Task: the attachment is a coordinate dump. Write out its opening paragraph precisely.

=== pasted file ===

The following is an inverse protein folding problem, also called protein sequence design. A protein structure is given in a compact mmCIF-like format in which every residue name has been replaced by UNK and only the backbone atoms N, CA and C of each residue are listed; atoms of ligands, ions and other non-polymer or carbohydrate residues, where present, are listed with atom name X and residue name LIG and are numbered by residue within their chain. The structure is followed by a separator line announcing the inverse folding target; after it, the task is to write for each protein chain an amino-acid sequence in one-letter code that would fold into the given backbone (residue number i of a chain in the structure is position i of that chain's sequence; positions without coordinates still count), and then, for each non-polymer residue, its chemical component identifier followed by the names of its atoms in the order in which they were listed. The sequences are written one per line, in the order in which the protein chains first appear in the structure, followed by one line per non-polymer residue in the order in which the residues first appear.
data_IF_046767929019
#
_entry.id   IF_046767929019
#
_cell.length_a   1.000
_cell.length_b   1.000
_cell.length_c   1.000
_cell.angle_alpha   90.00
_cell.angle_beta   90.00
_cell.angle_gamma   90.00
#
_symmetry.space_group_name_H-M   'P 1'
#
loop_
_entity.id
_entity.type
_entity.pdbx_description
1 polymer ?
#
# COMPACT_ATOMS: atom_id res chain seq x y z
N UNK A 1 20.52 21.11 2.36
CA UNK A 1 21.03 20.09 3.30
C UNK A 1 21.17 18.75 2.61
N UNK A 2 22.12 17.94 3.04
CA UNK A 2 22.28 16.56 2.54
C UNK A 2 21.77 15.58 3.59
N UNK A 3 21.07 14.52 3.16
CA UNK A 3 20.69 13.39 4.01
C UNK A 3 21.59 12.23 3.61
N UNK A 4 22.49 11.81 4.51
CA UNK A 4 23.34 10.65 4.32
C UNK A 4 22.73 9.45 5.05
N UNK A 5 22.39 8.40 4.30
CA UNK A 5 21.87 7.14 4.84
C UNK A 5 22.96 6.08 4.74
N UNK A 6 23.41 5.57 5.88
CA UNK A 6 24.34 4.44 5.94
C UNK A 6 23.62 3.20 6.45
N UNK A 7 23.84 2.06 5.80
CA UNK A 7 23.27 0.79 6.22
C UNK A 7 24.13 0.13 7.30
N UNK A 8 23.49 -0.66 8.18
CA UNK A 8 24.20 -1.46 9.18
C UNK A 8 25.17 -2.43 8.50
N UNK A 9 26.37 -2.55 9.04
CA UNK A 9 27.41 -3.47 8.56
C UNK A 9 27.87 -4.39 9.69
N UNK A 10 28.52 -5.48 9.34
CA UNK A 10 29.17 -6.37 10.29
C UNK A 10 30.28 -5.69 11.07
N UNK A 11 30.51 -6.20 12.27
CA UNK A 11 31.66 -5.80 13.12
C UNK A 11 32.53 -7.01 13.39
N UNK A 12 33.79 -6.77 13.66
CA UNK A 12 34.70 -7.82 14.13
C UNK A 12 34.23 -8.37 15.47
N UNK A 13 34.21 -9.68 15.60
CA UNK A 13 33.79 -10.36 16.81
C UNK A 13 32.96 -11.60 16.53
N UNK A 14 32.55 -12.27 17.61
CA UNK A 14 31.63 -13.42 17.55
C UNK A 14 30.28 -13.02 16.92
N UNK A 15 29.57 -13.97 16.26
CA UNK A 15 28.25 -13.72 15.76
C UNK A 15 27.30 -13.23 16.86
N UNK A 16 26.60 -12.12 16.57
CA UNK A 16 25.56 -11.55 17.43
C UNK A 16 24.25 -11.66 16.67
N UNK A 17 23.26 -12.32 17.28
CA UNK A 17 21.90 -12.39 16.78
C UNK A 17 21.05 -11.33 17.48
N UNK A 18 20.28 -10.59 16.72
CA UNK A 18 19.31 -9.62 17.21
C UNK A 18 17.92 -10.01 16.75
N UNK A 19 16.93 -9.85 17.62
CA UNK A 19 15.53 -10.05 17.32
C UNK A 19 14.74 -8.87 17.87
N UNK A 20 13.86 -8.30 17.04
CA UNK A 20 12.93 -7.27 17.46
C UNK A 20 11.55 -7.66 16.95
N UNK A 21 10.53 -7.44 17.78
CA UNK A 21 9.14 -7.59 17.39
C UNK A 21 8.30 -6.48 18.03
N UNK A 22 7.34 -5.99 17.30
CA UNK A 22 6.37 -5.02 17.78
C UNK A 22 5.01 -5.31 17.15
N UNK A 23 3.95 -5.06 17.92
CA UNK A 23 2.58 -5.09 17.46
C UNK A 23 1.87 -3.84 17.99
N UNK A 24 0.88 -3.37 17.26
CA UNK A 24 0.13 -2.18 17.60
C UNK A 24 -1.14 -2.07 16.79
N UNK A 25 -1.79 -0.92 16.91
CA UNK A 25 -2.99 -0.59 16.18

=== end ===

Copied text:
The following is an inverse protein folding problem, also called protein sequence design. A protein structure is given in a compact mmCIF-like format in which every residue name has been replaced by UNK and only the backbone atoms N, CA and C of each residue are listed; atoms of ligands, ions and other non-polymer or carbohydrate residues, where present, are listed with atom name X and residue name LIG and are numbered by residue within their chain. The structure is followed by a separator line announcing the inverse folding target; after it, the task is to write for each protein chain an amino-acid sequence in one-letter code that would fold into the given backbone (residue number i of a chain in the structure is position i of that chain's sequence; positions without coordinates still count), and then, for each non-polymer residue, its chemical component identifier followed by the names of its atoms in the order in which they were listed. The sequences are written one per line, in the order in which the protein chains first appear in the structure, followed by one line per non-polymer residue in the order in which the residues first appear.